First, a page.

SunForce™ – A Foam With High Thermal Resistance.
The extent to which functionality can be maintained when the material is at high temperature is a very important point in use. Good heat resistance is required for the material itself if it is to be used safely in environments subject to increases in temperature. The raw material of SunForce is modified polyphenylene ether (mPPE), an engineering plastic with superior heat resistance compared to other plastics, and it inherits these characteristics to provide superior heat resistance compared to conventional foamed plastics.
Temperature At Which Deflection Occurs Under Load
The temperature at which a given deflection occurs when a given load is applied to the material. The following values were obtained for each foaming ratio when SunForce samples were measured under load while supported at both ends (see diagram right). These are general reference values for use under short-term heating conditions.
Rigidity Under Temperature
The change in deflection under temperature. The change in strength under temperature is an important point for the actual use of the material. SunForce is a non-crystalline particle foam. Its glass transition temperature is therefore higher than for crystalline plastics, and it maintains its strength at a relatively high rate even at high temperatures. As with deflection temperature under load, the graph on left provides a reference for use at high temperatures and stresses.
While rigidity at high temperature is important, rigidity at low temperatures is also important for use in colder climates etc. SunForce can be used without major deterioration in rigidity even at temperatures below freezing point.
Ratio Of Shrinkage Under Temperature
The graph on right shows the extent of shrinkage and change in volume of the foam without a load applied. The change in volume of a SunForce sample (x7 foaming ratio) left at 100ºC for 22 hours is 1% or less. A reference value particularly useful in cases in which SunForce is installed and used without application of stress. Measurement method ratio of change in dimensions with heating: JIS K 6767 standard. After heating at a prescribed temperature for 22 hours, the sample was removed and left under standard conditions at the test location for one hour, and the change in dimensions then measured.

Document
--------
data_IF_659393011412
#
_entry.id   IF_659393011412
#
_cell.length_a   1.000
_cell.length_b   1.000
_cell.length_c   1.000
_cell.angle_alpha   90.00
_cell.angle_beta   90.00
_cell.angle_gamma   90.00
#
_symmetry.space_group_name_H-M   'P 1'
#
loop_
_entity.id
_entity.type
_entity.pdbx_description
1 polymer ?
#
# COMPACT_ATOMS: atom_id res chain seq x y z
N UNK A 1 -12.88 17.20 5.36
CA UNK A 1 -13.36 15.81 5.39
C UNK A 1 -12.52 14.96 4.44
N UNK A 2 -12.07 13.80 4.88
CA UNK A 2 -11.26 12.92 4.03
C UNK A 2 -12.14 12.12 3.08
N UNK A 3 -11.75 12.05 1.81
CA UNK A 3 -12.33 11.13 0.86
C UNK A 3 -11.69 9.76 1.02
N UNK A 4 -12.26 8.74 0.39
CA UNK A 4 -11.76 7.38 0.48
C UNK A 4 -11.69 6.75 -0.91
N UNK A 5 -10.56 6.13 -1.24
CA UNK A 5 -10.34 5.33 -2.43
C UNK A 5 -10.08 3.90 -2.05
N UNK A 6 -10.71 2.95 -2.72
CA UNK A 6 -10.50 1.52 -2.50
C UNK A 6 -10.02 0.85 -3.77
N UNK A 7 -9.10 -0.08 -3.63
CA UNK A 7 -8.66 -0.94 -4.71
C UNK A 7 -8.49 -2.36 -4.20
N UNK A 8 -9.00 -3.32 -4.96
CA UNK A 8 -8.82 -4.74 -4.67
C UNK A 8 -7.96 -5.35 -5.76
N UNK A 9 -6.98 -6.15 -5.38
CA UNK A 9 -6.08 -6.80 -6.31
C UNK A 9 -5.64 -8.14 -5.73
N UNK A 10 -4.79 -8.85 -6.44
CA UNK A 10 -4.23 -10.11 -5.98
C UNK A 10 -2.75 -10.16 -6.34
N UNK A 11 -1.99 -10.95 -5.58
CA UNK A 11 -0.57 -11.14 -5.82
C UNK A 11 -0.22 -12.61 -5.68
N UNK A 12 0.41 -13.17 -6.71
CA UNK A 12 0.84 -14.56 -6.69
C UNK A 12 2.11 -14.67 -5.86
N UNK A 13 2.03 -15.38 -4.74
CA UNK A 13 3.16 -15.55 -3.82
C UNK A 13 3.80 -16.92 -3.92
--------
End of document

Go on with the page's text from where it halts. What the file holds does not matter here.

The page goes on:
Changes in strength with temperature as observed in the material when subjected to heating over a long period of time. An indicator of anticipated changes when used over an extended period of time. Physical properties of plastics also change over time. The higher the temperature at which the material is used, the lower the rate at which the properties are retained. A reference for design of products and components for long-term use. (also noted on the Properties page).
SunForce™ BE - Automotive Application
Automotive industry (exterior and interior parts, structural battery parts)
(airplane components, train components, railway infrastructure, electrical parts,
Other industries (E-wave applications)